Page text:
Reviewed Saturday September 28

The sky is blue / And I am too,sang The Drones’ Gareth Liddiard, but he shouldn’t have been, ‘cause we were all chuffed as shit to be there. And hidden somewhere beneath the sorrow of opening track ‘I See Seaweed’, I think he was chuffed too. A mixed-bag audience met the five-piece with adoration, happily bopping along for an hour and a half as we all beamed with pride at our Aussie success story.

 

Following the opener was recent hit ‘How To See Through Fog’ in a much less tight performance. But this doesn’t mean bad – far from it. Liddiard’s yelps and wails weren’t manufactured or contrived, but free. His words fell organically from his lips as if this wasn’t just a job for The Drones, nor was it mere fun. Nope – writing painfully honest songs and rocking your socks off is crucial to Liddiard, Fiona Kitschin, Dan Luscombe, Michael Noga and Steve Hesketh’s survival.

 

By the time 2005 single ‘Baby Squared’ was played the audience had really loosened up, cheering the occasional “yew” and crunching plastic beer cups beneath them. And though I know it isn’t possible, I could swear even the band’s instruments twanged with Aussie accents. But ‘Baby’ just ain’t who The Drones are now. It might be a favourite that got the crowd riling with excitement, but the fivesome just didn’t believe it with so much conviction. I mean, they’ve been around since ’97 and, as you’d hope, have moved on.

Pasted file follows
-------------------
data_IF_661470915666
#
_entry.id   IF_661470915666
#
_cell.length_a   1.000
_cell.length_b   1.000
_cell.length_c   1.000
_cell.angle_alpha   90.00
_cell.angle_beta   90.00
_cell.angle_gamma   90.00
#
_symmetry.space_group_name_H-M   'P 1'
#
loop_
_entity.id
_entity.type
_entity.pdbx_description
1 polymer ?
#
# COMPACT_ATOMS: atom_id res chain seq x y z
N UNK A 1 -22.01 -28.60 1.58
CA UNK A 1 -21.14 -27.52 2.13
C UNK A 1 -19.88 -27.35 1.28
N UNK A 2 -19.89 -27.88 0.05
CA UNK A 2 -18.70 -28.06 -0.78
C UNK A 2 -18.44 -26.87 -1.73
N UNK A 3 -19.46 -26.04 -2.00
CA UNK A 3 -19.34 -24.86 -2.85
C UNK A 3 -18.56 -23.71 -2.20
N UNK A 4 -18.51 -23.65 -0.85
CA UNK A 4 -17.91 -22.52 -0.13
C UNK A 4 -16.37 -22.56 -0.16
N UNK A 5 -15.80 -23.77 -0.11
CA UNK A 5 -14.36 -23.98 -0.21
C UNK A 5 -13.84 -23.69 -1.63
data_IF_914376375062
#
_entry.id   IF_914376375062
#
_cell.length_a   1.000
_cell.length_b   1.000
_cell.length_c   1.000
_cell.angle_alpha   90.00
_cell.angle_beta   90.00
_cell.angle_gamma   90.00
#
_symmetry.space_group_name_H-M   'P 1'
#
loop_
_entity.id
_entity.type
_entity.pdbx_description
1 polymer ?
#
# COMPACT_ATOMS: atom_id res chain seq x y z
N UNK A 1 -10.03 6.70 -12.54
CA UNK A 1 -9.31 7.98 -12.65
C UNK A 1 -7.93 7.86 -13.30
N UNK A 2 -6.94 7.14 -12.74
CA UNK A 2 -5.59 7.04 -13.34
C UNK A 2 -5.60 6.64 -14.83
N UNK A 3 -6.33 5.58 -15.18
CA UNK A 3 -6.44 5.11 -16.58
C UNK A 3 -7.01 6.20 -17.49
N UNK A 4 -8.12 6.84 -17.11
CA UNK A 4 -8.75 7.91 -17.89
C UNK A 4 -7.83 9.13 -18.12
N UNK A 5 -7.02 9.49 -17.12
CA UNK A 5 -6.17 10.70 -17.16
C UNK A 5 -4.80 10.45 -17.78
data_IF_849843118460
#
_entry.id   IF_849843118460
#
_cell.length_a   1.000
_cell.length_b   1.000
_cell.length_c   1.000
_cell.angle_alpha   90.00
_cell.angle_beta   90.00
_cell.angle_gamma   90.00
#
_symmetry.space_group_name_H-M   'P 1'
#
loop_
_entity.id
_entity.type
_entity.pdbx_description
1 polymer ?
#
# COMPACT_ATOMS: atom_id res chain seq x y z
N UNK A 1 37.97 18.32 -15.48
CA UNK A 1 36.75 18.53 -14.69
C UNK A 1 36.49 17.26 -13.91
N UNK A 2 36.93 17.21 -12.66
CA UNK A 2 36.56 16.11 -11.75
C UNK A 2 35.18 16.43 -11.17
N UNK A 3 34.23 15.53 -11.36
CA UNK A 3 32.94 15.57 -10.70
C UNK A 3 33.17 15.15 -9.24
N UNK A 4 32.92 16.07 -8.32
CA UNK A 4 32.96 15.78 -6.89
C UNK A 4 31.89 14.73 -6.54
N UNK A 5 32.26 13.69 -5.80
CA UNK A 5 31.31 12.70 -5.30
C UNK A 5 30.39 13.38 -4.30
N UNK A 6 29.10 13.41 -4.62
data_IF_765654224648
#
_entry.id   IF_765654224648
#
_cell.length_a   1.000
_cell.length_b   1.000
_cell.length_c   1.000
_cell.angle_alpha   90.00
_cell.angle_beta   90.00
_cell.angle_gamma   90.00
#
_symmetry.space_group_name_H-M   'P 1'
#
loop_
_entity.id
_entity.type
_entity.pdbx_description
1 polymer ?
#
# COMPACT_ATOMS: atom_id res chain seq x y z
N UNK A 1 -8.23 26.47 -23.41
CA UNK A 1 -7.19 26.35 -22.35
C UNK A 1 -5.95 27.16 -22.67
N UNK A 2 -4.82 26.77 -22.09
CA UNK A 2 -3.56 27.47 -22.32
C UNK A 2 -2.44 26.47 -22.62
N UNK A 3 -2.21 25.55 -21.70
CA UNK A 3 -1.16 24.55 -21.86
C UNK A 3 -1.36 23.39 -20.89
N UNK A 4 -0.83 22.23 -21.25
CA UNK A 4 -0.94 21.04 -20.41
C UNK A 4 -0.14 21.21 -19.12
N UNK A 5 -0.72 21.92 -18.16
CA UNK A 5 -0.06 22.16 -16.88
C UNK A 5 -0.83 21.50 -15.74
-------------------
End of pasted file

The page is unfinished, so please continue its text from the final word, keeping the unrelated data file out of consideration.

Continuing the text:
The encore saw The Drones joined onstage by supporting act Harmony for a Leonard Cohen cover. A song of helplessness and disappointment, ‘Diamonds In The Mine’ fits almost seamlessly with the tone of The Drones’ 2013 album I See Seaweed. But despite singing “There are no letters in the mailbox / And there are no grapes upon the vine / And there are no chocolates in the boxes anymore / And there are no diamonds in the mine,” Liddiard didn’t leave us on a sad note. The two bands shared their microphones, danced with us in rapture and sent shivers down our spines. A sense of awesomeness reverberated between the performers and crowd and I couldn’t help but think: this is how music should be.

 

Rachel Eddie

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